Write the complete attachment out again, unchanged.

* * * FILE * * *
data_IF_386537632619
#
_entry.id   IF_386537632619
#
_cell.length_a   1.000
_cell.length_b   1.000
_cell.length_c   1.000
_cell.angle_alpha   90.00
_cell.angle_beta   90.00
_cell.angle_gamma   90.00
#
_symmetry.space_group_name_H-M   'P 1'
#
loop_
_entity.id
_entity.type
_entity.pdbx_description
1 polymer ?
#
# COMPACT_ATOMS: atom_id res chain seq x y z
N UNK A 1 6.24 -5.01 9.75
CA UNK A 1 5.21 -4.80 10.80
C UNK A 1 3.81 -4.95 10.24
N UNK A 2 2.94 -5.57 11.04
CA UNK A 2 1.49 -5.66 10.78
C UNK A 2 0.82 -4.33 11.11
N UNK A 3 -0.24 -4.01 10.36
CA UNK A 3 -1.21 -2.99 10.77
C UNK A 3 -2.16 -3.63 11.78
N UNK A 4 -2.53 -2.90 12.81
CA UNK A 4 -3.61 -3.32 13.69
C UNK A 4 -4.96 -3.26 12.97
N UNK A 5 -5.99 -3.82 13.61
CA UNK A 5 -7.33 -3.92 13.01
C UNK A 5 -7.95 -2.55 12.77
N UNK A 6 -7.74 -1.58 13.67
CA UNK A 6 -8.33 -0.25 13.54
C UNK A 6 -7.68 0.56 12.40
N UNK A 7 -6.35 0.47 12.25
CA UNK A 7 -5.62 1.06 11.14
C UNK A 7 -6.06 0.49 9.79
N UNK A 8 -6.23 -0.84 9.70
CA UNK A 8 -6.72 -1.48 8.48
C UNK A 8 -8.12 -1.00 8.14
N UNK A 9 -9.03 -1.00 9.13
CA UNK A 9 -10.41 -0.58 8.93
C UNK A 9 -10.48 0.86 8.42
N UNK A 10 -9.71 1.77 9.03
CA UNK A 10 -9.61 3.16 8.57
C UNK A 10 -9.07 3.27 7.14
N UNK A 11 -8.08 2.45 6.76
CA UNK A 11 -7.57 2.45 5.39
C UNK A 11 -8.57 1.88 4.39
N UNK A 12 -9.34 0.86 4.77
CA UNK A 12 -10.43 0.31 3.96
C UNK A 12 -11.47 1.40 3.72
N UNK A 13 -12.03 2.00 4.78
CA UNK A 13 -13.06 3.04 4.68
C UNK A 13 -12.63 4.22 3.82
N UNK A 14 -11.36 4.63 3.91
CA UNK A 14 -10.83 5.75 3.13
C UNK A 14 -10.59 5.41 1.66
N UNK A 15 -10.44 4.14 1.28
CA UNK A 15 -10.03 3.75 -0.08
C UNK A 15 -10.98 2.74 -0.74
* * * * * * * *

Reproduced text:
data_IF_386537632619
#
_entry.id   IF_386537632619
#
_cell.length_a   1.000
_cell.length_b   1.000
_cell.length_c   1.000
_cell.angle_alpha   90.00
_cell.angle_beta   90.00
_cell.angle_gamma   90.00
#
_symmetry.space_group_name_H-M   'P 1'
#
loop_
_entity.id
_entity.type
_entity.pdbx_description
1 polymer ?
#
# COMPACT_ATOMS: atom_id res chain seq x y z
N UNK A 1 6.24 -5.01 9.75
CA UNK A 1 5.21 -4.80 10.80
C UNK A 1 3.81 -4.95 10.24
N UNK A 2 2.94 -5.57 11.04
CA UNK A 2 1.49 -5.66 10.78
C UNK A 2 0.82 -4.33 11.11
N UNK A 3 -0.24 -4.01 10.36
CA UNK A 3 -1.21 -2.99 10.77
C UNK A 3 -2.16 -3.63 11.78
N UNK A 4 -2.53 -2.90 12.81
CA UNK A 4 -3.61 -3.32 13.69
C UNK A 4 -4.96 -3.26 12.97
N UNK A 5 -5.99 -3.82 13.61
CA UNK A 5 -7.33 -3.92 13.01
C UNK A 5 -7.95 -2.55 12.77
N UNK A 6 -7.74 -1.58 13.67
CA UNK A 6 -8.33 -0.25 13.54
C UNK A 6 -7.68 0.56 12.40
N UNK A 7 -6.35 0.47 12.25
CA UNK A 7 -5.62 1.06 11.14
C UNK A 7 -6.06 0.49 9.79
N UNK A 8 -6.23 -0.84 9.70
CA UNK A 8 -6.72 -1.48 8.48
C UNK A 8 -8.12 -1.00 8.14
N UNK A 9 -9.03 -1.00 9.13
CA UNK A 9 -10.41 -0.58 8.93
C UNK A 9 -10.48 0.86 8.42
N UNK A 10 -9.71 1.77 9.03
CA UNK A 10 -9.61 3.16 8.57
C UNK A 10 -9.07 3.27 7.14
N UNK A 11 -8.08 2.45 6.76
CA UNK A 11 -7.57 2.45 5.39
C UNK A 11 -8.57 1.88 4.39
N UNK A 12 -9.34 0.86 4.77
CA UNK A 12 -10.43 0.31 3.96
C UNK A 12 -11.47 1.40 3.72
N UNK A 13 -12.03 2.00 4.78
CA UNK A 13 -13.06 3.04 4.68
C UNK A 13 -12.63 4.22 3.82
N UNK A 14 -11.36 4.63 3.91
CA UNK A 14 -10.83 5.75 3.13
C UNK A 14 -10.59 5.41 1.66
N UNK A 15 -10.44 4.14 1.28
CA UNK A 15 -10.03 3.75 -0.08
C UNK A 15 -10.98 2.74 -0.74